Student loans: deduct interest, refinance, or stay near home?

Matt Pommer • Wisconsin Newspaper Association

The late H. Edwin Young, the University of Wisconsin-Madison chancellor who led the campus during the turbulent Vietnam War years, would quip there are unexpected “dangers” lurking in going to college.

It’s more than just your child’s tuition payment. Your son or daughter might just fall in love and get married to another student who also has a large tuition loan, explained Young, who later served as president of the University of Wisconsin System.

It was Young’s way of trying to focus attention on the students’ financial plight as tuition and collegiate living costs rose rapidly.

The problem continues to grow.

A national report showed that those who got a college degree in 2014 have an average studentloan indebtedness of nearly $29,000. Nationally, student-loan indebtedness is now put at $1.3 trillion. Unlike some other kinds of debt, bankruptcy won’t eliminate repaying the money.

The graduates’ debt load has become a major issue in Wisconsin’s state government. Republicans and Democrats are proposing different kinds of answers to the issue.

Republicans, led by Gov. Scott Walker, want to modify Wisconsin’s personal income tax laws to allow a total deduction for annual interest payments made on the outstanding student debt.

Fiscal experts put the cost to the state treasury at $5.2 million annually. Walker said those with annual incomes between $30,000 and $70,000 would be the major beneficiaries.

Among other items in the Republican approach is a $500,000 package for technical school grants, efforts to promote internships, and requiring colleges during the first semester of enrollment to provide full financial information about the overall costs to families.

Walker is asking for a program of emergency grants to help students complete their degree. It would provide $130,000 for the UW System and $300,000 for technical schools.

The focus on technical colleges reflects Republican efforts to help train a Wisconsin work force. The governor has said there are thousands of unfilled jobs in the state because of the lack of trained, qualified personnel for technical jobs.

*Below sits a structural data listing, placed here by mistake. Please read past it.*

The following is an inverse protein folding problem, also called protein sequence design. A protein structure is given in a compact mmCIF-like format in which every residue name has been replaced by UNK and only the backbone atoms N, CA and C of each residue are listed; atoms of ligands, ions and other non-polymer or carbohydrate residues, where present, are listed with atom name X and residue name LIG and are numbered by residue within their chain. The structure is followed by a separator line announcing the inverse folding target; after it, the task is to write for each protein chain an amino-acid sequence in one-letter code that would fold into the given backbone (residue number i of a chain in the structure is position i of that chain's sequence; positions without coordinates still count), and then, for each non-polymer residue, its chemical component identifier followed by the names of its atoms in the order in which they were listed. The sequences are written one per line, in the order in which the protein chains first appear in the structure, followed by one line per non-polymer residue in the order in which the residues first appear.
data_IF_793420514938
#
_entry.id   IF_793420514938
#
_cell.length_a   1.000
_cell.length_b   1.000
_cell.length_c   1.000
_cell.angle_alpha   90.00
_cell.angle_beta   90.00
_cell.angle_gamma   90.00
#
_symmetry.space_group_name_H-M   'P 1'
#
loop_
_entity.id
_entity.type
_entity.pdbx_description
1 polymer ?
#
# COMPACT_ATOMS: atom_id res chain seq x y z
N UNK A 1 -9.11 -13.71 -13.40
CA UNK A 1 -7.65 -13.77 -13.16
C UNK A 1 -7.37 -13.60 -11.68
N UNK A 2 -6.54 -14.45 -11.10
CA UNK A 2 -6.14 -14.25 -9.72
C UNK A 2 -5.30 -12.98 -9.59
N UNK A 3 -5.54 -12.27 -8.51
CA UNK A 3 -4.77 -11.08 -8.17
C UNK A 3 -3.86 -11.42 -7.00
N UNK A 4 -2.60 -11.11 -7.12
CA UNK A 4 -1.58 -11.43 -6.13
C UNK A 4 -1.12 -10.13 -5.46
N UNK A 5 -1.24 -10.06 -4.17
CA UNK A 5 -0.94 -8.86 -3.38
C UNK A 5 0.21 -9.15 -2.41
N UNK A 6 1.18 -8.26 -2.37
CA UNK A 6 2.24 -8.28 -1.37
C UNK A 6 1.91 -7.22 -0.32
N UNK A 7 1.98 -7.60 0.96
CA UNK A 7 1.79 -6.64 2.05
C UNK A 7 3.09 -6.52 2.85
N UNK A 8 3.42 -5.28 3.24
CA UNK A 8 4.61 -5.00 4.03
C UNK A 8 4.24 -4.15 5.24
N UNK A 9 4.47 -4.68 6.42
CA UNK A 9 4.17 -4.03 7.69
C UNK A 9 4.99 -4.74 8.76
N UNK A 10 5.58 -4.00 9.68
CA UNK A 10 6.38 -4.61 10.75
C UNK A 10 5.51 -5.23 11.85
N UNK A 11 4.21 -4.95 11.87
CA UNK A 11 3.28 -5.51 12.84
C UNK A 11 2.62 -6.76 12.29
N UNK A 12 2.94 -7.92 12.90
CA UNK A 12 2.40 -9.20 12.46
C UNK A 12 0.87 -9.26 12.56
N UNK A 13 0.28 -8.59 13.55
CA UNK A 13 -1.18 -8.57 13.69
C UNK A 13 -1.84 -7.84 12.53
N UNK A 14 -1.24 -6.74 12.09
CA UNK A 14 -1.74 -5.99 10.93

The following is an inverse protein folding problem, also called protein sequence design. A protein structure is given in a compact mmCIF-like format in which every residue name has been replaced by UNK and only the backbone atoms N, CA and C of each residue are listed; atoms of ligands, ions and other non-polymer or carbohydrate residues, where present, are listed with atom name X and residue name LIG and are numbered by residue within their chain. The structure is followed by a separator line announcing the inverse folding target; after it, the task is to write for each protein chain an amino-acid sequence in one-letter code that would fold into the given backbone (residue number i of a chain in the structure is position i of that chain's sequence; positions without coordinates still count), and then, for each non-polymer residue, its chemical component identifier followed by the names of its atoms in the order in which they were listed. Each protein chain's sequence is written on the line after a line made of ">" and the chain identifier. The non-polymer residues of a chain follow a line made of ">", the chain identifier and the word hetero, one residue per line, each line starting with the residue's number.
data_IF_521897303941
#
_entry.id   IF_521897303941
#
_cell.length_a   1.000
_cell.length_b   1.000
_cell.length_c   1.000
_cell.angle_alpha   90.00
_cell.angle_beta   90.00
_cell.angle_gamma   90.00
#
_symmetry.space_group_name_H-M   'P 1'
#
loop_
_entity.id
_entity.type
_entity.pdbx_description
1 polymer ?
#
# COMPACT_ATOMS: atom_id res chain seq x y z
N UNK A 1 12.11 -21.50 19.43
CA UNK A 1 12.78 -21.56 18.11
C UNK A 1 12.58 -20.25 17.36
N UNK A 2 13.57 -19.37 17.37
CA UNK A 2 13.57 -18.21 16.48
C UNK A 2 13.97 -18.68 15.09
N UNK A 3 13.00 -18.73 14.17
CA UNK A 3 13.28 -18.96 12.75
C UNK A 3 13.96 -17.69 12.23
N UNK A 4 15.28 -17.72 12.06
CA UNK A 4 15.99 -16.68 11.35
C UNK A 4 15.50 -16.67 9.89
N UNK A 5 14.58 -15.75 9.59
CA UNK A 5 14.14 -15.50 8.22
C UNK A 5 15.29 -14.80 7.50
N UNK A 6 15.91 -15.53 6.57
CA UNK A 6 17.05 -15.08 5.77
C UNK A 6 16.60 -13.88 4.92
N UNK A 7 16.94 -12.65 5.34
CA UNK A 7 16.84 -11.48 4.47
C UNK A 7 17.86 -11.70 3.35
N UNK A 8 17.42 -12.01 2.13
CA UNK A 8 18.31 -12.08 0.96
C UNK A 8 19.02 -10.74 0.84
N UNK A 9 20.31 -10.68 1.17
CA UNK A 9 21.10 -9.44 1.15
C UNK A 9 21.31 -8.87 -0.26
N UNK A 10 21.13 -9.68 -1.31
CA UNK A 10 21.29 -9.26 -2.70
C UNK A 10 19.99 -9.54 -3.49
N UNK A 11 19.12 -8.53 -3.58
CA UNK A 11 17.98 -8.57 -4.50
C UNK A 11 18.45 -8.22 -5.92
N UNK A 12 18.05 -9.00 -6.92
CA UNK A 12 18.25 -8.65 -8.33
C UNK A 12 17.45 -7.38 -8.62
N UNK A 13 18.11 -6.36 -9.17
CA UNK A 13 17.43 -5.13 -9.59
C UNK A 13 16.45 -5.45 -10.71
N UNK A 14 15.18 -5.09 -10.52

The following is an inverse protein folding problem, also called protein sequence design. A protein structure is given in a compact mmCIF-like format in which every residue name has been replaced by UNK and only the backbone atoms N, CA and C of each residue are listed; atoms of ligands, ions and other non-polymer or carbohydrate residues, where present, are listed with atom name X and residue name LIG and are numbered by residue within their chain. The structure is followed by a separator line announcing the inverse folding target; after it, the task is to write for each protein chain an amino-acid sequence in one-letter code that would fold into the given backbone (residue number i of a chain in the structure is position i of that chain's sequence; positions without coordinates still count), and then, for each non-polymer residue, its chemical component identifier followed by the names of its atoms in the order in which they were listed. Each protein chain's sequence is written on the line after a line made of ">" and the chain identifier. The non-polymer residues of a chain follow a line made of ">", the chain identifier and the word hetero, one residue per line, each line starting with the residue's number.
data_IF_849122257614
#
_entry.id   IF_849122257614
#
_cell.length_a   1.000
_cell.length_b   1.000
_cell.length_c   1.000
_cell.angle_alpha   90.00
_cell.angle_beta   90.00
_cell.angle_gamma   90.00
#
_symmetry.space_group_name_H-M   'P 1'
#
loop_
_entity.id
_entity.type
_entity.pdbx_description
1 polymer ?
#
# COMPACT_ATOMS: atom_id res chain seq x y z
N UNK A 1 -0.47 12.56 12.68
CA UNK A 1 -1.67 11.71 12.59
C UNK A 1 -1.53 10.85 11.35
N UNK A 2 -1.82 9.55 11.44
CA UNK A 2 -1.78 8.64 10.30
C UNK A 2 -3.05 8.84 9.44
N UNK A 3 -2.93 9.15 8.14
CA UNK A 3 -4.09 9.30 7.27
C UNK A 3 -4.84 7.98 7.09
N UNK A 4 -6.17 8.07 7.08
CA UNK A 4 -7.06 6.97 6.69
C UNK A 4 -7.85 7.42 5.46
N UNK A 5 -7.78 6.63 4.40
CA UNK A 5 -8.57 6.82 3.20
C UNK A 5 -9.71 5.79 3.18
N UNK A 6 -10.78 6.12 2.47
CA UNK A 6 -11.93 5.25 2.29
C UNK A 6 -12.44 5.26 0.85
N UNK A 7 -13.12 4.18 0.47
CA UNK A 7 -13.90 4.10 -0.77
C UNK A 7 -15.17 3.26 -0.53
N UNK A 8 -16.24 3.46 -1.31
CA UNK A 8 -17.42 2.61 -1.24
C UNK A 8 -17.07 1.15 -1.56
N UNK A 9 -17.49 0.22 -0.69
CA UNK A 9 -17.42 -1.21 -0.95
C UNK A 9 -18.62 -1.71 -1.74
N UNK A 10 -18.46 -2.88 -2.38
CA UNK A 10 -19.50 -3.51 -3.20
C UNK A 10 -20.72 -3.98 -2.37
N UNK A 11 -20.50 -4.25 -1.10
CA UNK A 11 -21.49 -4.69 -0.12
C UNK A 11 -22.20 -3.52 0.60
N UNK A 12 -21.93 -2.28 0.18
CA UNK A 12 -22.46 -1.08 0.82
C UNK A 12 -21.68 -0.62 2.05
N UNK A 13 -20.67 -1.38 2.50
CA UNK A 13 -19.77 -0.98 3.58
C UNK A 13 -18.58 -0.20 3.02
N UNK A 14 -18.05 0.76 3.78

Democrats are focusing on allowing the student borrowers to refi- nance their loans at lower interest rates. That would impact the lenders but not the state treasury.

State Sen. Dave Hansen, D-Green Bay, notes that three states including Minnesota are opting for the refinance approach to the issue. Hansen says 60 percent of those with outstanding student loans in Wisconsin are over the age of 30.

Minnesota officials suggest that a person with a $40,000 loan at 8 percent might save between $200 and $300 in monthly payments with refinancing.

Hansen suggests the savings in refinancing might push Wisconsin residents to move to Minnesota and worsen a “brain drain.”

Some solutions to the loan crisis are outside the role of government. Students can reduce the overall costs of a higher education if they take the first two years of school at one of the UW Colleges two-year campuses while living at home. They could then transfer to a four-year institution if they were to seek a bachelor’s degree.

But there is the backside of that approach – graduates actually returning to live with their parents, ostensibly while they work and pay off their student debt.

However, returning to the family nest isn’t new. It was widely used in the Great Depression of the 1930s by those who would become known as the “Greatest Generation” of Americans.

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